The old, the new meet in ‘The Rising Voices’


There are many things to expect from The Rising Voices poetry anthology which, like a mantrap, is ready to grab every poetry lover’s attention.

In itself, the anthology signifies that there are no frontiers between established poets and those who are cutting their teeth in the industry.

For, in the book, the age-gap tumbles into a uniting factor between legendary poet Dr Benedicto Wokomaatani Malunga and relatively new broom Mashallo Samilo, who, after opening their brains into a chasm that has to be filled with stanzas, make sure that the anthology is strewn with poems that are a relish for the old and the young.


More than anything else, this is what one finds in The Rising Voices, which truly shows that Malunga and Samilo are fortresses, steeped in their own order.

In the book, each of them rise from wherever they are and, through carefully concocted words, show that the sun of poetry in the venerable Malunga is still shining, even if many thought his art had reached its crescendo long ago.

For Samilo, who is still in the morning of his career, his otherwise infantile sun is allowed to rise with that of Malunga, and, like a duet, take the poetry lover on a journey of, at best, the mind.


After all, self-discovery seems to be a subtle goal of the new poetry anthology, The Rising Voices, a co-creation of two poets of different generations.

According to Samilo, the very fact that the two of them have come up with works in the books is metaphorical, in the sense that he represents renewal while Malunga represents the foundation, the fountain of knowledge— the proverbial mdambo mozimira moto.

“Our poems are exploring stories that cover a diverse range of subjects,” he said.

True to those words, themes include those of struggle, joy, pain, abuse, pandemics, religion, neglect, war, politics, economy and nature.

“For me, it is a pleasure that I have collaborated with the finest living bilingual poet in Malawi, whom I have passionately adored. In fact, he has popularised poetry since the early 80s,” Samilo said.

According to Malunga, it is their cherished hope that the anthology will be a welcome addition to the corpus of Malawian verse in English.

The anthology, he further indicates, is a contribution to the tourism industry in Malawi, more so because it documents attractive places in Malawi.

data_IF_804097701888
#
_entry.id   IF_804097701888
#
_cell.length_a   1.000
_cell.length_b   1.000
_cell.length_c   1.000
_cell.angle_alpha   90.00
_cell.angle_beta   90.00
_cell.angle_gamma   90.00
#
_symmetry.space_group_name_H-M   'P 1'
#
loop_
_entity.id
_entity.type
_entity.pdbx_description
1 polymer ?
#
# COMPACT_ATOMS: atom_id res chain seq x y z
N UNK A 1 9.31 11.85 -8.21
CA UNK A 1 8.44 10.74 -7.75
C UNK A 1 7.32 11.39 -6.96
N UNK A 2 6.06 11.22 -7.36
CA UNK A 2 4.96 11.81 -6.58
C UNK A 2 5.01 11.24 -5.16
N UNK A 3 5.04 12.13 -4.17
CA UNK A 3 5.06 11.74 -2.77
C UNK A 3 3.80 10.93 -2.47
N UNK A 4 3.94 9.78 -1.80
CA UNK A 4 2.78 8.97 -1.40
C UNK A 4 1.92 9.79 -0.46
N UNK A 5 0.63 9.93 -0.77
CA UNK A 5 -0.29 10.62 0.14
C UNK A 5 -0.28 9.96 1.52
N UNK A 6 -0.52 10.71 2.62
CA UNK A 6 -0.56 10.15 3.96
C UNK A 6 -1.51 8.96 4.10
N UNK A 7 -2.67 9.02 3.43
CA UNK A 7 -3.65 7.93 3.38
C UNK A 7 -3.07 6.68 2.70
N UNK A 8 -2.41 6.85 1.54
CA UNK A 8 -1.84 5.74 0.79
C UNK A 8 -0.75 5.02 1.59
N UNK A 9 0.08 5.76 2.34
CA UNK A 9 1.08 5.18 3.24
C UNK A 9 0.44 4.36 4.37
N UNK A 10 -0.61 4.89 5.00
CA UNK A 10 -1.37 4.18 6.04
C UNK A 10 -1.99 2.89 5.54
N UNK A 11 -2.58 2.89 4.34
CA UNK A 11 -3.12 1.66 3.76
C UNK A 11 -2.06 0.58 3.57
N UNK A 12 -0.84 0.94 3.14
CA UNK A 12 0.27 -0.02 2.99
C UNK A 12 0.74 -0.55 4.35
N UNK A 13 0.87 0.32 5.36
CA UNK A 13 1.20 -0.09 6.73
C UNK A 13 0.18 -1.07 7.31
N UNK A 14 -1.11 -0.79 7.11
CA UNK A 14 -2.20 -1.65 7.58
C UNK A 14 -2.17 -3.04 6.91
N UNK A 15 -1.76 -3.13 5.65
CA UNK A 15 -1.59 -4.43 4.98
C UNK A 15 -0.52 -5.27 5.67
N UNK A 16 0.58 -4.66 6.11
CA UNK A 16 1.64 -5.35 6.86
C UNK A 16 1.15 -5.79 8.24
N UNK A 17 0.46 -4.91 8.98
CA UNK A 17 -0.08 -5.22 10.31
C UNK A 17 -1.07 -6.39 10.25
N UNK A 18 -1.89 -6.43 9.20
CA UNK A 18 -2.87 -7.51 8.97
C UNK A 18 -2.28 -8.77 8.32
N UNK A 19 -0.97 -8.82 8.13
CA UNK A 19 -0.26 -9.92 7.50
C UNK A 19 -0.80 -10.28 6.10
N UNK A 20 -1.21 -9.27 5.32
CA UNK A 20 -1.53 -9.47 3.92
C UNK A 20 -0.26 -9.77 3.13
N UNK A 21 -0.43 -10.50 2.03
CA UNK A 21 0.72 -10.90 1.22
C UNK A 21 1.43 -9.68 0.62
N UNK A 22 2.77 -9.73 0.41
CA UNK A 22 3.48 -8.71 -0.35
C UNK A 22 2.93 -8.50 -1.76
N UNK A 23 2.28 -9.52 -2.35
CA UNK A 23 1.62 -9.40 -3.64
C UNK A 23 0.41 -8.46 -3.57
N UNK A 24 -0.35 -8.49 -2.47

The two poets added that “the publication will also facilitate the decolonisation of our syllabus, as we need to study and understand ourselves before we venture into other foreign literature”.

The Rising Voices, which is set for launch in September this year, has poems such as ‘The Dead Ant Walks’ by Samilo and ‘Cogitating’ by Malunga, among others.

‘The Dead Ant Walks’ goes thus:

An ant rises from the grave

It wanders on a floor of life again

It goes to the market,

Only to discover fellow ants,

Wearing masks, shields…

Washing hands every 20 minutes.

It goes to the bank only to find


Being scanned at entry,

Social distance as a popular


It’s kind are siphoning liquor

With their hands.

It goes to the hospital to find;

Its kind dying

Like mosquitoes with pyrethroids,

Mosquitoes that made

A huge death row in Africa….

In ‘Cogitating’, Malunga is at his best:

In these tranquil environs

Of Chabwera Replete with serene greenness

Gifted to mother earth by


In its infinite bountness

Amidst brooding

Indigenous trees

Carrying birds as babies

On their generous branches

Turned willing backs

I am a free man again

Insulated against toxic

Thoughts conceived

By tadpoles pretending

To be fully grown frogs

Capable of croaking

Loudly like they were

Endowed with the ability of scaring a herd

Of cows from drinking water

On a river bank…

There are, surely, many poems in the anthology which, when September comes around, promises to be a glittering pile of logically piled words.

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